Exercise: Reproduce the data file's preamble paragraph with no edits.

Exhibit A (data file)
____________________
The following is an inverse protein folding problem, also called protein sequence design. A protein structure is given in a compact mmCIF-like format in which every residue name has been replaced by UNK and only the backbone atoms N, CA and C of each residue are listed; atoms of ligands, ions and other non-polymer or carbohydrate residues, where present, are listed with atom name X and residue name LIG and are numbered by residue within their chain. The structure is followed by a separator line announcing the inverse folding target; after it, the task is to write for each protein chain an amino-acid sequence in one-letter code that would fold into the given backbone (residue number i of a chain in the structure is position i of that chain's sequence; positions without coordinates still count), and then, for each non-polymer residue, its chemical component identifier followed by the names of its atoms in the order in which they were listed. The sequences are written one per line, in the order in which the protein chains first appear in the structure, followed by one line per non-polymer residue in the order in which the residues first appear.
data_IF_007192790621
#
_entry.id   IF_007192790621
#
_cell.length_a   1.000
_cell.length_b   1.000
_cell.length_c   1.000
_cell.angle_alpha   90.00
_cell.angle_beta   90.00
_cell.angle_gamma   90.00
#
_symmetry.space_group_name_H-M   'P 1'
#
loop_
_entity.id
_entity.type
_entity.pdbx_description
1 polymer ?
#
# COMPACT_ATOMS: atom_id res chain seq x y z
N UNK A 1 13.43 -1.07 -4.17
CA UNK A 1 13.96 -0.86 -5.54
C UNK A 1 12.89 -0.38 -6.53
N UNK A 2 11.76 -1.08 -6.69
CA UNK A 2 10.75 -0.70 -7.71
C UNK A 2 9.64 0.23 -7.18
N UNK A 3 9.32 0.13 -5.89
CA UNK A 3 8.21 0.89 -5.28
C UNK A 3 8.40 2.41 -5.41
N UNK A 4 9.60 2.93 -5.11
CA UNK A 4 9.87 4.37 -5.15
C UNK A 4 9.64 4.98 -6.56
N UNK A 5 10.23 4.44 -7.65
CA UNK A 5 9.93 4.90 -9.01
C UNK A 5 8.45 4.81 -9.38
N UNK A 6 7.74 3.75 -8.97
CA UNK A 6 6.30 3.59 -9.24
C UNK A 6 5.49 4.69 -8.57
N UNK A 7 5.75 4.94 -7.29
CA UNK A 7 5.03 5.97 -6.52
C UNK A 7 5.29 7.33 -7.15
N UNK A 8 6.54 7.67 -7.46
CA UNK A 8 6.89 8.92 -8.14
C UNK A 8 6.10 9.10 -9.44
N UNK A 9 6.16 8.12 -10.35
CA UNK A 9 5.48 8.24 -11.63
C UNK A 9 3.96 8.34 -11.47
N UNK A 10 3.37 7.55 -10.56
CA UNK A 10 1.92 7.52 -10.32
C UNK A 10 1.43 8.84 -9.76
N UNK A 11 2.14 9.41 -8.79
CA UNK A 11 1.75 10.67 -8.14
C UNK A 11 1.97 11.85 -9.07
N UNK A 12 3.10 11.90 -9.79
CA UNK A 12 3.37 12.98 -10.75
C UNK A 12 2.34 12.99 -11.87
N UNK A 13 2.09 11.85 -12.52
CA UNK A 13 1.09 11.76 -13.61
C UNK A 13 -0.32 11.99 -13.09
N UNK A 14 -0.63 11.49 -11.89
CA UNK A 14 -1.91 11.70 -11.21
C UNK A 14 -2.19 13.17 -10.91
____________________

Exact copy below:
The following is an inverse protein folding problem, also called protein sequence design. A protein structure is given in a compact mmCIF-like format in which every residue name has been replaced by UNK and only the backbone atoms N, CA and C of each residue are listed; atoms of ligands, ions and other non-polymer or carbohydrate residues, where present, are listed with atom name X and residue name LIG and are numbered by residue within their chain. The structure is followed by a separator line announcing the inverse folding target; after it, the task is to write for each protein chain an amino-acid sequence in one-letter code that would fold into the given backbone (residue number i of a chain in the structure is position i of that chain's sequence; positions without coordinates still count), and then, for each non-polymer residue, its chemical component identifier followed by the names of its atoms in the order in which they were listed. The sequences are written one per line, in the order in which the protein chains first appear in the structure, followed by one line per non-polymer residue in the order in which the residues first appear.